Note: Shout out to @hasharma, @mjozenazemian, @smanzuik, @vmairet and @blutz1 who provided content for this section!
Strengthening and securing GitLab the product
Our Security Engineering sub-department endeavors to ensure all aspects of GitLab that are exposed to customers or that host customer data are held to the highest security standards, and to be proactive and responsive to ensure the security of anything GitLab offers. Throughout the year, this group collaborates with teams across the organization, and beyond with the GitLab community, to support our business and their bid to ensure that all GitLab products securely manage customer data.
Enhance the product with new tooling: Spamcheck and Package Hunter
Last year we blogged about how we work to detect and mitigate spam on GitLab.com. This year our Security Automation team worked closely with the GitLab Trust and Safety team to introduce Spamcheck, our new anti-spam engine that has been enabled for all projects on GitLab.com and we're targeting inclusion of Spamcheck in the 14.6 release for our GitLab self-managed customers. By allowing us to better detect and prevent spam, we believe Spamcheck has significantly improved GitLab’s resilience to it. We recently blogged about the technical decisions behind Spamcheck, as well as some of the early performance data points. You can also check out the code behind Spamcheck.
In July 2021, the GitLab Security Research team released Package Hunter, a tool that helps identify malicious dependencies via runtime monitoring. Powered by Falco, Package Hunter installs a program’s dependencies in a sandbox environment and analyzes system calls for malicious code and other unexpected behavior. Testing of NodeJS and Ruby Gems is currently supported. The project is open source and we are continually working to improve upon it. Community contributions and feedback are very much welcome!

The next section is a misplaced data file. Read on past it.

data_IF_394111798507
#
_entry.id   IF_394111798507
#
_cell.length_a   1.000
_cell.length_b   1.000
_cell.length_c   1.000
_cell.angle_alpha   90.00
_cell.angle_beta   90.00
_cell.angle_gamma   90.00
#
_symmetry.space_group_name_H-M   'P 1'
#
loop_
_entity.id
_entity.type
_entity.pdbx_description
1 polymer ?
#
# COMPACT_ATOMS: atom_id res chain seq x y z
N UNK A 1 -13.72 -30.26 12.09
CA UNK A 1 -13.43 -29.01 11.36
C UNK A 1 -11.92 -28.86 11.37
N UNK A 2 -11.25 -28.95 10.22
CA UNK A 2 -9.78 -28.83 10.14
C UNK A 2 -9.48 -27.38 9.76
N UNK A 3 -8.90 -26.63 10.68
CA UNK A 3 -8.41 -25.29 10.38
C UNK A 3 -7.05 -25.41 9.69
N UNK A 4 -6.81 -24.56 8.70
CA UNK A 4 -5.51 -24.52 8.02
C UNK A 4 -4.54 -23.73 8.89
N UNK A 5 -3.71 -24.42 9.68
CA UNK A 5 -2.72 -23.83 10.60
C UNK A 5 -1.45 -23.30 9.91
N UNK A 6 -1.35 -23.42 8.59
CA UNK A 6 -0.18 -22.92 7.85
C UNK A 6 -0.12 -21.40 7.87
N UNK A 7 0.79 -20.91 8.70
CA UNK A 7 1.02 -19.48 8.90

Risk reduction and vulnerability management
Scaling our Application Security efforts has been a big priority for our teams. Again, the key to doing so successfully is thru automation, particularly when it comes to keeping track of a growing list of codebases that are constantly changing, adding new components, and relying on different dependencies. For this reason we’re very excited about the progress that has been made on the GitLab Inventory Builder, a very handy tool capable of generating and maintaining a complete list of projects and their dependencies hosted on GitLab.com or self-hosted instances. This is also our first iteration of using policy-as-code to monitor and control various aspects of our projects. Not only can we track where security scans are not well configured, but we believe we can also spot project configuration issues precisely. With the automatic creation of violation issues in GitLab, we can organize, track, and scale the work of our Security Engineers more efficiently. Take a look at this live action demo and view the example code supporting it for more information!